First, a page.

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Don't Go to Work Unless it's Fun Day

Thursday, April 03, 2014

Don't Go to Work Unless it's Fun Day

When : Always April 3rd

Don't Go to Work Unless it's Fun Day might be your day to sleep in. If this day falls on a Saturday or Sunday when you are normally off of work, it's an easy day to participate in. Otherwise, make sure you get your boss' approval prior to participating.

Wouldn't it be nice to wake up in the morning and decide whether you will go to work? If it is going to be fun at work, you get up and go. Otherwise, you turn over and go back to sleep.

Employer Tip: To increase attendance today, we suggest you consider things that will make it fun to go to work. Like the promise of a paycheck, benefits,..............

Warning: We strongly suggest that anyone thinking of not going into work, clears it with their boss first! Special and bizarre days are fun to participate in. But, not at the risk of losing your job.

Origin of "Don't Go to Work Unless it's Fun Day":
Our research did not find the creator, or the origin of this day. You can be certain that it wasn't your boss.

This Day in History April 3rd

The first successful United States Pony Express run from Saint Joseph, Missouri, to Sacramento, California, begins. (1860)

American Civil War: Union forces capture Richmond, Virginia, the capital of the Confederate States of America.(1865)

American Old West: Jesse James is killed by Robert Ford. (1882)

Gottlieb Daimler is granted a German patent for his engine design. (1885)

The first of eleven unsolved brutal murders of women committed in or near the impoverished Whitechapel district in the East End of London, occurs. (1888)

The trial in the libel case brought by Oscar Wilde begins, eventually resulting in his imprisonment on charges of homosexuality. (1895)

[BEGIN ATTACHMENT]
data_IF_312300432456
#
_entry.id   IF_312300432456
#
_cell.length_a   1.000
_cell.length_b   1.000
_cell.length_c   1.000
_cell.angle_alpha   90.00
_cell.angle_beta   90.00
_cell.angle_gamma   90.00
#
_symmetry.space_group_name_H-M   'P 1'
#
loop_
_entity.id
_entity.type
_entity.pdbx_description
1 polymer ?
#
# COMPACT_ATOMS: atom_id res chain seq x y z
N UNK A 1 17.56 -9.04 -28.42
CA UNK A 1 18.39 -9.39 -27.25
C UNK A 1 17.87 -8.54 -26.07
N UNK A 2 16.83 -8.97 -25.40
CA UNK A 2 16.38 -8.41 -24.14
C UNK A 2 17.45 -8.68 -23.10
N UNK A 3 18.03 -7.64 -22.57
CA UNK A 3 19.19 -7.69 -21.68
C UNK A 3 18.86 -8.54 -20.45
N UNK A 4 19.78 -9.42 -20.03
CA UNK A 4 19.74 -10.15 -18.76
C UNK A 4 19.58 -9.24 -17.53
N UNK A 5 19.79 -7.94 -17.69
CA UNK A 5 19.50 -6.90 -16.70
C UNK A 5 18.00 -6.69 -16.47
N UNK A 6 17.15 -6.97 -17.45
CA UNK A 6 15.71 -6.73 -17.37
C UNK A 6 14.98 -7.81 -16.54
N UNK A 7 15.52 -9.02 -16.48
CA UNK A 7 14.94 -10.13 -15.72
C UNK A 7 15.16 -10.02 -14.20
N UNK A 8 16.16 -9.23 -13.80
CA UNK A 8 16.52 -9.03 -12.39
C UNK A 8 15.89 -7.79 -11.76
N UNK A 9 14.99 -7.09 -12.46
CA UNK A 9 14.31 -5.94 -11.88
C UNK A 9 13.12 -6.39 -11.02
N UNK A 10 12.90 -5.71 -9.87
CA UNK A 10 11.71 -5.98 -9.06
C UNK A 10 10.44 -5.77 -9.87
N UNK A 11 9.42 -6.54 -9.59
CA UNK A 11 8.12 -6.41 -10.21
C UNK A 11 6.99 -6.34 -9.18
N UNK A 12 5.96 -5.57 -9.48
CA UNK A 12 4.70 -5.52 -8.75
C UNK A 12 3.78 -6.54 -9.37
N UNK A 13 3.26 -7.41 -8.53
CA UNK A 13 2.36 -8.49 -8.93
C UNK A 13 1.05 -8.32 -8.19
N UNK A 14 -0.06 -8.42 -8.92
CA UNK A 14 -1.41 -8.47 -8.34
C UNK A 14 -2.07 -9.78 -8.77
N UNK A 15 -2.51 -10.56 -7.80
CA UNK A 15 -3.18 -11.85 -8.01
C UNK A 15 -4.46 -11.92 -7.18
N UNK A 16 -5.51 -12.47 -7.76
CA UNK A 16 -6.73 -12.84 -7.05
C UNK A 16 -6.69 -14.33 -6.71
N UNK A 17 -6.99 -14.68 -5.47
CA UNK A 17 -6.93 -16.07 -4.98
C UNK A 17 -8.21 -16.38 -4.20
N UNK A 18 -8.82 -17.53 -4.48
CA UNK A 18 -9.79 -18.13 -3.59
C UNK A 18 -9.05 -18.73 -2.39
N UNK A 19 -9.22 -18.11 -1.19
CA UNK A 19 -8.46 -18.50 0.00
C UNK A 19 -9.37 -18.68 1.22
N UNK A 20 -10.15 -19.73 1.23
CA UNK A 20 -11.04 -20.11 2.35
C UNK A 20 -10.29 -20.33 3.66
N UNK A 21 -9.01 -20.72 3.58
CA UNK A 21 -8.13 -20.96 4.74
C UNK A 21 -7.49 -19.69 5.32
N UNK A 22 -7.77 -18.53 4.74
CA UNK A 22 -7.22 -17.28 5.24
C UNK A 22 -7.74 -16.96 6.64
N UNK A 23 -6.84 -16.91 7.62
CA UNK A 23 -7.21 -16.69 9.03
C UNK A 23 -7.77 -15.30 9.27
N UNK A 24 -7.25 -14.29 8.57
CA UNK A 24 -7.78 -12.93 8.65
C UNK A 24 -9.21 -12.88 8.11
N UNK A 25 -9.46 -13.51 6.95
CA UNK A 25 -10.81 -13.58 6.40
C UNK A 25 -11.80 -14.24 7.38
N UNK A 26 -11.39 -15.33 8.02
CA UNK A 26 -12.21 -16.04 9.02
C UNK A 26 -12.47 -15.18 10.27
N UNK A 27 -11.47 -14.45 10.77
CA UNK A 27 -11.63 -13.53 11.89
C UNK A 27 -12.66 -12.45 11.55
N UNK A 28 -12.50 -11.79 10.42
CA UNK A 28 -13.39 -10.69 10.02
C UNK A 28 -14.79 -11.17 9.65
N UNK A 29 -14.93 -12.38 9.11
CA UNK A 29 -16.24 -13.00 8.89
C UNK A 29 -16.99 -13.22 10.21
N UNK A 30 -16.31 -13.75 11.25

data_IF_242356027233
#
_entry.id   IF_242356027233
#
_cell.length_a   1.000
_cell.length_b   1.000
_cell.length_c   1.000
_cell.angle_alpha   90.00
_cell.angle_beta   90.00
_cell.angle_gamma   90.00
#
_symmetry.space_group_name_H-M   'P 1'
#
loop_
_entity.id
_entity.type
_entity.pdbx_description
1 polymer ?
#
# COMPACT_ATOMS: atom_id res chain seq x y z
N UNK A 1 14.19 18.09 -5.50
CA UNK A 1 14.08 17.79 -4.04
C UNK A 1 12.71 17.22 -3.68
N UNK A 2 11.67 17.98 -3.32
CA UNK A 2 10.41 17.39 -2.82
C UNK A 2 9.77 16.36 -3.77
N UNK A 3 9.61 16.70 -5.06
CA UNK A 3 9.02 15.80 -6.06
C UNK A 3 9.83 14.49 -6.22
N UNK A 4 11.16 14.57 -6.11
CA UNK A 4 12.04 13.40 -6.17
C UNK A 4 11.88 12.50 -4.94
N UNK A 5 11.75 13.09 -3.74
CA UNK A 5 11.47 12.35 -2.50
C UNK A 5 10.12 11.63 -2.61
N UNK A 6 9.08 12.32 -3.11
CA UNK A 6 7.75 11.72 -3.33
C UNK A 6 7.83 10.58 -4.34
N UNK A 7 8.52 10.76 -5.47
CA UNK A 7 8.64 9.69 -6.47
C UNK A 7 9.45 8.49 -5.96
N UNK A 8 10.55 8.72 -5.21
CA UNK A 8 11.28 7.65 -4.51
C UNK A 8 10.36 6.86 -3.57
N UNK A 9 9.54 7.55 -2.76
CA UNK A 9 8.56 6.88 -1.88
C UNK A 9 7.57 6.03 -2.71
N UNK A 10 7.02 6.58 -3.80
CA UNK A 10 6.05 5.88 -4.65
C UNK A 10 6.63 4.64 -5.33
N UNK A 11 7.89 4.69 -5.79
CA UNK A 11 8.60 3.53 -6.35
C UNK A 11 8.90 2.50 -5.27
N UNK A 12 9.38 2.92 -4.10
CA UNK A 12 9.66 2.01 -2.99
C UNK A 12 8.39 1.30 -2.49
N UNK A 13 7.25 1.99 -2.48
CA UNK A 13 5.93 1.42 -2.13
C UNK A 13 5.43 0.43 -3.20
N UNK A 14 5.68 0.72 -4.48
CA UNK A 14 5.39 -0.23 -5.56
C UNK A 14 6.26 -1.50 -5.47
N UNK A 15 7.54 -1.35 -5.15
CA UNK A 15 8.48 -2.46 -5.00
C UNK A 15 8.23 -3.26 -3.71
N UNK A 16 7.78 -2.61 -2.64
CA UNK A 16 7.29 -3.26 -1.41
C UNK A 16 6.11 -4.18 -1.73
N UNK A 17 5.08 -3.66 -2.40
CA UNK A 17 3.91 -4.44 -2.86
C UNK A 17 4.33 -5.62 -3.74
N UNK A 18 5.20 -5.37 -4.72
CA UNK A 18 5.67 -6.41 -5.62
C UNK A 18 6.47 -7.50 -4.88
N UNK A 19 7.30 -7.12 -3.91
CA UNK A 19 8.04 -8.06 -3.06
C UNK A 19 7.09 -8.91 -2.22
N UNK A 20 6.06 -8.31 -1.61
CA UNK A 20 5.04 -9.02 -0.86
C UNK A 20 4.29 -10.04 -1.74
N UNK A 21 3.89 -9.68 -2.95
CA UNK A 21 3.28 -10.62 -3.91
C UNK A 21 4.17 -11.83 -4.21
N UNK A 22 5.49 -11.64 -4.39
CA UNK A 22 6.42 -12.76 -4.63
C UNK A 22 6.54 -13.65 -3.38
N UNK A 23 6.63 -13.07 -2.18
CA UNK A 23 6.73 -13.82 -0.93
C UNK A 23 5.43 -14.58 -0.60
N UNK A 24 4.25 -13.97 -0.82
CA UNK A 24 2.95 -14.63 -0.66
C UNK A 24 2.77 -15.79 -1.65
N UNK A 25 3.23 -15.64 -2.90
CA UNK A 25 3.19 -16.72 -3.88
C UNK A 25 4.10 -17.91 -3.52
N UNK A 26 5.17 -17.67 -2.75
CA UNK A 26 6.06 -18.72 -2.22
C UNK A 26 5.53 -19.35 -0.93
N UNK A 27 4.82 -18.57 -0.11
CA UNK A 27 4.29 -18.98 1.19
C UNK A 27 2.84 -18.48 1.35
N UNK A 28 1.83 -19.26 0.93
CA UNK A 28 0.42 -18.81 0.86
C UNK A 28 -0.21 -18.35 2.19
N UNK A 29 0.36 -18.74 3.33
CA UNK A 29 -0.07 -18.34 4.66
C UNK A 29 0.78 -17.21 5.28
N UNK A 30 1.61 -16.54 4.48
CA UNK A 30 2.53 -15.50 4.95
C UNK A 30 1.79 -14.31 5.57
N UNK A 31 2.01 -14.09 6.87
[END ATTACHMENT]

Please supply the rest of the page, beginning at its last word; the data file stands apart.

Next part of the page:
Joseph Stalin becomes the first General Secretary of the Communist Party of the Soviet Union. (1922)

RMS Queen Mary is ordered from John Brown & Company Shipbuilding and Engineering by Cunard Line. (1929)

Bruno Richard Hauptmann is executed for the kidnapping and death of Charles Augustus Lindbergh, Jr., the baby son of pilot Charles Lindbergh. (1936)

World War II: Japanese forces begin an assault on the United States and Filipino troops on the Bataan Peninsula. (1942)

Japanese Lt. General Masaharu Homma is executed in the Philippines for leading the Bataan Death March. (1946)

President Harry S. Truman signs the Marshall Plan, authorizing $5 billion in aid for 16 countries. (1948)

In Jeju, South Korea, a civil-war-like period of violence and human rights abuses begins, known as the Jeju massacre. (1948)

The American Civil Liberties Union announces it will defend Allen Ginsberg's book Howl against obscenity charges. (1955)

Hudsonville-Standale Tornado: The western half of the Lower Peninsula of Michigan is struck by a deadly F5 tornado. (1956)

Martin Luther King, Jr. delivers his "I've Been to the Mountaintop" speech. (1968)

Vietnam War: United States Secretary of Defense Melvin Laird announces that the United States will start to "Vietnamize" the war effort. (1969)

Martin Cooper of Motorola makes the first handheld mobile phone call to Joel S. Engel of Bell Labs, though it took ten years for the DynaTAC 8000X to become the first such phone to be commercially released. (1973)

The Super Outbreak occurs, the second biggest tornado outbreak in recorded history (after the April 25–28, 2011 tornado outbreak). The death toll is 315, with nearly 5,500 injured. (1974)

Bobby Fischer refuses to play in a chess match against Anatoly Karpov, giving Karpov the title of World Champion by default. (1975)

The Osborne 1, the first successful portable computer, is unveiled at the West Coast Computer Faire in San Francisco. (1981)

Suspected "Unabomber" Theodore Kaczynski is captured at his cabin in Montana, United States. (1996)

A United States Air Force airplane carrying United States Secretary of Commerce Ron Brown crashes in Croatia, killing all 35 on board. (1996)

United States v. Microsoft: Microsoft is ruled to have violated United States antitrust laws by keeping "an oppressive thumb" on its competitors. (2000)

Islamic terrorists involved in the 11 March 2004 Madrid attacks are trapped by the police in their apartment and kill themselves. (2004)

ATA Airlines, once one of the ten largest U.S. passenger airlines and largest charter airline, files for bankruptcy for the second time in five years and ceases all operations. (2008)

Texas law enforcement cordons off the FLDS's YFZ Ranch. Eventually 533 women and children will be removed and taken into state custody. (2008)
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